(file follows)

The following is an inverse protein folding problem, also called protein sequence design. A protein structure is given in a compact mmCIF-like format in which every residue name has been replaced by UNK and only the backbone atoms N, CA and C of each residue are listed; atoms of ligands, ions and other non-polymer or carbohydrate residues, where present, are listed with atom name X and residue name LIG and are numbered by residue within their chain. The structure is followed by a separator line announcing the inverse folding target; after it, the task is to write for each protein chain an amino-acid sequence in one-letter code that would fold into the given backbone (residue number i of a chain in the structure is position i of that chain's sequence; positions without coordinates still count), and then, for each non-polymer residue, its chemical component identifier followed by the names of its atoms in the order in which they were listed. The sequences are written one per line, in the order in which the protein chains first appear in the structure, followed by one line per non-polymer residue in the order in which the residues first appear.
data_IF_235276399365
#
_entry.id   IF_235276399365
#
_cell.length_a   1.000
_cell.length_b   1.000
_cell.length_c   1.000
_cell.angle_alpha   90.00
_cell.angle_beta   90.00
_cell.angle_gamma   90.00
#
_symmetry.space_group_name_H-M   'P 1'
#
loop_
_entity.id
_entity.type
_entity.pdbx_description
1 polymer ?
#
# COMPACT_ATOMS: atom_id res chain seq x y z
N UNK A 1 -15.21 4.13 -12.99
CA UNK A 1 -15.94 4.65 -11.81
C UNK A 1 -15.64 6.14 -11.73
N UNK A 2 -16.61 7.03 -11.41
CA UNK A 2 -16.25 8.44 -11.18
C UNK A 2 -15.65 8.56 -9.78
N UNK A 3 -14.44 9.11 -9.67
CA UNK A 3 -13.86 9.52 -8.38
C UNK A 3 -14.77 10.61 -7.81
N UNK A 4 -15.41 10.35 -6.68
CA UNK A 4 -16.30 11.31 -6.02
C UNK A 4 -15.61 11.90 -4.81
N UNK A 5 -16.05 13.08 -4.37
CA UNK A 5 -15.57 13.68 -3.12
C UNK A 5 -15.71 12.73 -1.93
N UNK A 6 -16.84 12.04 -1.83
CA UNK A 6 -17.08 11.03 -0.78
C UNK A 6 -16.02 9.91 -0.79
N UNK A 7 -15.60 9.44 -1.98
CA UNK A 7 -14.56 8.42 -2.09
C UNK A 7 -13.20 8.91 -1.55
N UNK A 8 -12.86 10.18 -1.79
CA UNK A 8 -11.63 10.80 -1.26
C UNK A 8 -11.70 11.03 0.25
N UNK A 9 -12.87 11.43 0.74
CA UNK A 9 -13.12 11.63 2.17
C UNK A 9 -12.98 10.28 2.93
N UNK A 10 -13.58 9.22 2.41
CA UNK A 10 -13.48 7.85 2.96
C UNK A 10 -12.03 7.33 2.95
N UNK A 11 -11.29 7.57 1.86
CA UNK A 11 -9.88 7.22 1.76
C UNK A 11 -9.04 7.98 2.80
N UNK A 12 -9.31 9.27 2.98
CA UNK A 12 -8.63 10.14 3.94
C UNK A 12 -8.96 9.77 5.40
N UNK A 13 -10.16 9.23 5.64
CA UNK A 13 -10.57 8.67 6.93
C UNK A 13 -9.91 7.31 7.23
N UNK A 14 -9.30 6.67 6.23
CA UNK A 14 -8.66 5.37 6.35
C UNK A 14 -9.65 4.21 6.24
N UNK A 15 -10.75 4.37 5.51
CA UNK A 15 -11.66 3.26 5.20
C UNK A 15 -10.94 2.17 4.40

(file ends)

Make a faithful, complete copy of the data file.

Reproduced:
The following is an inverse protein folding problem, also called protein sequence design. A protein structure is given in a compact mmCIF-like format in which every residue name has been replaced by UNK and only the backbone atoms N, CA and C of each residue are listed; atoms of ligands, ions and other non-polymer or carbohydrate residues, where present, are listed with atom name X and residue name LIG and are numbered by residue within their chain. The structure is followed by a separator line announcing the inverse folding target; after it, the task is to write for each protein chain an amino-acid sequence in one-letter code that would fold into the given backbone (residue number i of a chain in the structure is position i of that chain's sequence; positions without coordinates still count), and then, for each non-polymer residue, its chemical component identifier followed by the names of its atoms in the order in which they were listed. The sequences are written one per line, in the order in which the protein chains first appear in the structure, followed by one line per non-polymer residue in the order in which the residues first appear.
data_IF_235276399365
#
_entry.id   IF_235276399365
#
_cell.length_a   1.000
_cell.length_b   1.000
_cell.length_c   1.000
_cell.angle_alpha   90.00
_cell.angle_beta   90.00
_cell.angle_gamma   90.00
#
_symmetry.space_group_name_H-M   'P 1'
#
loop_
_entity.id
_entity.type
_entity.pdbx_description
1 polymer ?
#
# COMPACT_ATOMS: atom_id res chain seq x y z
N UNK A 1 -15.21 4.13 -12.99
CA UNK A 1 -15.94 4.65 -11.81
C UNK A 1 -15.64 6.14 -11.73
N UNK A 2 -16.61 7.03 -11.41
CA UNK A 2 -16.25 8.44 -11.18
C UNK A 2 -15.65 8.56 -9.78
N UNK A 3 -14.44 9.11 -9.67
CA UNK A 3 -13.86 9.52 -8.38
C UNK A 3 -14.77 10.61 -7.81
N UNK A 4 -15.41 10.35 -6.68
CA UNK A 4 -16.30 11.31 -6.02
C UNK A 4 -15.61 11.90 -4.81
N UNK A 5 -16.05 13.08 -4.37
CA UNK A 5 -15.57 13.68 -3.12
C UNK A 5 -15.71 12.73 -1.93
N UNK A 6 -16.84 12.04 -1.83
CA UNK A 6 -17.08 11.03 -0.78
C UNK A 6 -16.02 9.91 -0.79
N UNK A 7 -15.60 9.44 -1.98
CA UNK A 7 -14.56 8.42 -2.09
C UNK A 7 -13.20 8.91 -1.55
N UNK A 8 -12.86 10.18 -1.79
CA UNK A 8 -11.63 10.80 -1.26
C UNK A 8 -11.70 11.03 0.25
N UNK A 9 -12.87 11.43 0.74
CA UNK A 9 -13.12 11.63 2.17
C UNK A 9 -12.98 10.28 2.93
N UNK A 10 -13.58 9.22 2.41
CA UNK A 10 -13.48 7.85 2.96
C UNK A 10 -12.03 7.33 2.95
N UNK A 11 -11.29 7.57 1.86
CA UNK A 11 -9.88 7.22 1.76
C UNK A 11 -9.04 7.98 2.80
N UNK A 12 -9.31 9.27 2.98
CA UNK A 12 -8.63 10.14 3.94
C UNK A 12 -8.96 9.77 5.40
N UNK A 13 -10.16 9.23 5.64
CA UNK A 13 -10.57 8.67 6.93
C UNK A 13 -9.91 7.31 7.23
N UNK A 14 -9.30 6.67 6.23
CA UNK A 14 -8.66 5.37 6.35
C UNK A 14 -9.65 4.21 6.24
N UNK A 15 -10.75 4.37 5.51
CA UNK A 15 -11.66 3.26 5.20
C UNK A 15 -10.94 2.17 4.40